David Sutterfield, Utah Valley University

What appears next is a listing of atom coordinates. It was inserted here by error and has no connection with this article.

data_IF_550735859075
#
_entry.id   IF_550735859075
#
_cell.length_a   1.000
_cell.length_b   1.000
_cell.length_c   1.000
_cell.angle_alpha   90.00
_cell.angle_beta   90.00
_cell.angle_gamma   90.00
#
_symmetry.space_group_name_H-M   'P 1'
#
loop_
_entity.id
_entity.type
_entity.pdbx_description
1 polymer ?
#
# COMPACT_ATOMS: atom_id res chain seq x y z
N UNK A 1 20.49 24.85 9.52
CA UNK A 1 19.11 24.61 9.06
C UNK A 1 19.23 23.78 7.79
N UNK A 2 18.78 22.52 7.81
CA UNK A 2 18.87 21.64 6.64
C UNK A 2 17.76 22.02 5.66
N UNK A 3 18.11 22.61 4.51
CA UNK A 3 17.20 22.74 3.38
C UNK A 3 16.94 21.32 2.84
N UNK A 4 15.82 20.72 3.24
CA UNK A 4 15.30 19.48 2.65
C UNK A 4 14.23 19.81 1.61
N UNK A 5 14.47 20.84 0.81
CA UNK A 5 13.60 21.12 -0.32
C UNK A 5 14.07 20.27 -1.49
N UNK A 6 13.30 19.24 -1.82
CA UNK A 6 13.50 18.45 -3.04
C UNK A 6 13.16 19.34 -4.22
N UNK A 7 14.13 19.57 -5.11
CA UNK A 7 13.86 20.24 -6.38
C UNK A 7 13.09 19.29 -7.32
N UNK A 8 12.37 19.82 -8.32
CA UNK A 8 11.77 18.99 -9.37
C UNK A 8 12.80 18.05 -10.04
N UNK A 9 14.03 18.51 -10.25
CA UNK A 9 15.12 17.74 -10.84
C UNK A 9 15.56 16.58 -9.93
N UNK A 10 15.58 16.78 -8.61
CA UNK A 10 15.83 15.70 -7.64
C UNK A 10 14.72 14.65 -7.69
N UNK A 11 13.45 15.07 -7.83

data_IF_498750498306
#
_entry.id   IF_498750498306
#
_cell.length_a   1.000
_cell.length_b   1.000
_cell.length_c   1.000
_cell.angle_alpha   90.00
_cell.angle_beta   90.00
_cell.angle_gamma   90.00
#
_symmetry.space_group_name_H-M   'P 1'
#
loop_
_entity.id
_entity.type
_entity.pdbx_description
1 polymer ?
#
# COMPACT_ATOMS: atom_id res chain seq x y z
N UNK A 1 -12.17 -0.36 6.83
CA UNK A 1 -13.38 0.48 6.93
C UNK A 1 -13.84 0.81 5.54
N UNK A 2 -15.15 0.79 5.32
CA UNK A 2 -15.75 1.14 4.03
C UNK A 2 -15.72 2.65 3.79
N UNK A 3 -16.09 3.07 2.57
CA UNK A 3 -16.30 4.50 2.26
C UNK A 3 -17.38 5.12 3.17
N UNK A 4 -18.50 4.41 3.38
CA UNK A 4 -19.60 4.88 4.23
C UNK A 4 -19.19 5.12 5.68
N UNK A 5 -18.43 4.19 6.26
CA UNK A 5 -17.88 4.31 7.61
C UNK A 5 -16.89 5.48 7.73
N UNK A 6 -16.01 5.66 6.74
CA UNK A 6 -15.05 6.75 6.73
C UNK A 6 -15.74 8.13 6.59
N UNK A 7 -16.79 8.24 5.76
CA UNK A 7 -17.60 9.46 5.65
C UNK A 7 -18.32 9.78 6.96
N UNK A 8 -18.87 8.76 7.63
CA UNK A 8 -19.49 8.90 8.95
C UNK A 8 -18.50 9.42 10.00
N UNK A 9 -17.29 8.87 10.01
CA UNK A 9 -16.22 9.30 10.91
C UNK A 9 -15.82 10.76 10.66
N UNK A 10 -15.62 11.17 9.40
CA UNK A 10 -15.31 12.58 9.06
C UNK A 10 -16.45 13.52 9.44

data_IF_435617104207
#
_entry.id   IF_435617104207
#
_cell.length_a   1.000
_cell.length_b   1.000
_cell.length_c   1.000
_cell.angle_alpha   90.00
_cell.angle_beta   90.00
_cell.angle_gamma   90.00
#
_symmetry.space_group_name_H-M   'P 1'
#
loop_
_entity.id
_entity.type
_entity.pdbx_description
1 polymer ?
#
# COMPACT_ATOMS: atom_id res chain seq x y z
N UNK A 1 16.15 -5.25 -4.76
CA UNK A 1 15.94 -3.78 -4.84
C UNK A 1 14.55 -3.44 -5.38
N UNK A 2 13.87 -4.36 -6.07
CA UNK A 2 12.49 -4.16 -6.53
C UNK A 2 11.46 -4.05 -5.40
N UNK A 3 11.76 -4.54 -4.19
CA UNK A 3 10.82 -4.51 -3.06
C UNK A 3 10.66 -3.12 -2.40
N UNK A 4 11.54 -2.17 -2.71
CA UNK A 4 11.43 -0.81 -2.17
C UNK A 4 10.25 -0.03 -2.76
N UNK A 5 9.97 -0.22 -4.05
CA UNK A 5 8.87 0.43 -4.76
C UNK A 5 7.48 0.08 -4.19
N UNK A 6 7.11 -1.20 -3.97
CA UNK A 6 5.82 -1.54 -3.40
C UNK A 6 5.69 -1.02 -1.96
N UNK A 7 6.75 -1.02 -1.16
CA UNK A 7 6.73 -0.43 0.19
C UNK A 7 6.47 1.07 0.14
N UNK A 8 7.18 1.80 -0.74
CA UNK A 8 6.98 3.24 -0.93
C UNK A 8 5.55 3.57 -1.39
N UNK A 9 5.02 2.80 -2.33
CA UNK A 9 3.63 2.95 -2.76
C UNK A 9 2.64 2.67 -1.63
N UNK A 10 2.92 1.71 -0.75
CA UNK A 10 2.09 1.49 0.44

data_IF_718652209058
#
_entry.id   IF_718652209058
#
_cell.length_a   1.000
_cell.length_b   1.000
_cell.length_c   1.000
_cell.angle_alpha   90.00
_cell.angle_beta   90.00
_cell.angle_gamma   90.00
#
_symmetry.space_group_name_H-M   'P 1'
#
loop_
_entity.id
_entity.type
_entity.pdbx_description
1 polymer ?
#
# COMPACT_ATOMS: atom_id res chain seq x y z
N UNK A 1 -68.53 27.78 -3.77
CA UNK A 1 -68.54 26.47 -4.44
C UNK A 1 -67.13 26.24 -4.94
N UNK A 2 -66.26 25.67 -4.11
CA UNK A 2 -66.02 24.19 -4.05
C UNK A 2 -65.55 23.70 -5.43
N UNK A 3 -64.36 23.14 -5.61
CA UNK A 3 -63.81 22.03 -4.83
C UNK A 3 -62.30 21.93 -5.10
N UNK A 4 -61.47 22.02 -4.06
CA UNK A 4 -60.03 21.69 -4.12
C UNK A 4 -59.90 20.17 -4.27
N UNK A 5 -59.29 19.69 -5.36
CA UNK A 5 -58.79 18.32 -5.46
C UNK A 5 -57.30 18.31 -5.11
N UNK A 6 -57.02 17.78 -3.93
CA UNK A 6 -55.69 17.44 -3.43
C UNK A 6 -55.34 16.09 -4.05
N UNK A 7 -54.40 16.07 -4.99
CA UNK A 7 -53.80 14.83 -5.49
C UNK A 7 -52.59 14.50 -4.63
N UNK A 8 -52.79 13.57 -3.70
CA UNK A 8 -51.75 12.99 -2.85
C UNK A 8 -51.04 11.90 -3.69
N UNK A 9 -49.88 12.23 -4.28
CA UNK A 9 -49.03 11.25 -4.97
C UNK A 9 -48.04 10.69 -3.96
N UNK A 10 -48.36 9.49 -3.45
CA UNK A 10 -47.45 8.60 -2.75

When sulfide-bearing rocks are exposed to oxidizing conditions, they become destabilized, leaving behind a framework of leached, altered, and replaced host rock called a gossan. Many of these gossans form by the oxidation of ore minerals and have been known since antiquity to be associated with ore deposits. However, the extent and quality of ore mineralization beneath a given gossan cannot readily be determined through surface sampling of minerals. Work conducted by mineral exploration professionals (in Africa, Australia, India, and the Middle East) has indicated that geomagnetic and geoelectric surveys of a gossan can be useful for constraining the shape, size, and economic potential of an associated ore deposit. Although gossans are found in Utah, there have been no published studies of these rock units either in terms of their economic potential or geophysical signature. The objective of this study was to carry out geomagnetic and geoelectric surveys to determine the geophysical signature of gossans exposed about 10 miles northwest of Vernal, Utah, on the southeastern margin of the Uinta Mountains, for the purpose of estimating the grade and depth of possible sulfide mineralization. The gossans overlie a heavily brecciated wedge of Mississippian Madison Limestone and are structurally bounded by the South Flank Fault, which forms the boundary between the Permian Weber Sandstone to the south and the Neoproterozoic Uinta Mountain Group metaquartzites to the north. Geoelectric measurements with an Iris Instruments Syscal Junior Resistivity System and inversion of a portion of the resistivity and chargeability data with the Interpex IX1D Sounding Inversion software shows a resistivity low (~200 Ω·m) and a chargeability high (~7 ms) below 23 m depth. Measurements of total magnetic field using a Geometrics G-856 Proton Precession Magnetometer were modeled with Interpex IX2D-GM Magnetic Interpretation Software and constrained with magnetic susceptibilities of exposed rocks measured in the field using a SM-20 Magnetic Susceptibility Meter. Models based upon a portion of the data show anomalies of amplitude about 100 nT and wavelength about 50 m, suggesting isolated bodies of elevated magnetic susceptibility (~0.08 SI units) with upper surfaces 20-30 m below the surface. Since, based upon the topography, the depth to the water table is also 20-30 m, the geophysical measurements are consistent with the presence of reduced sulfide bodies below this depth. Further work will include interpretation of remaining data and possible drilling for improved calibration of geophysical models.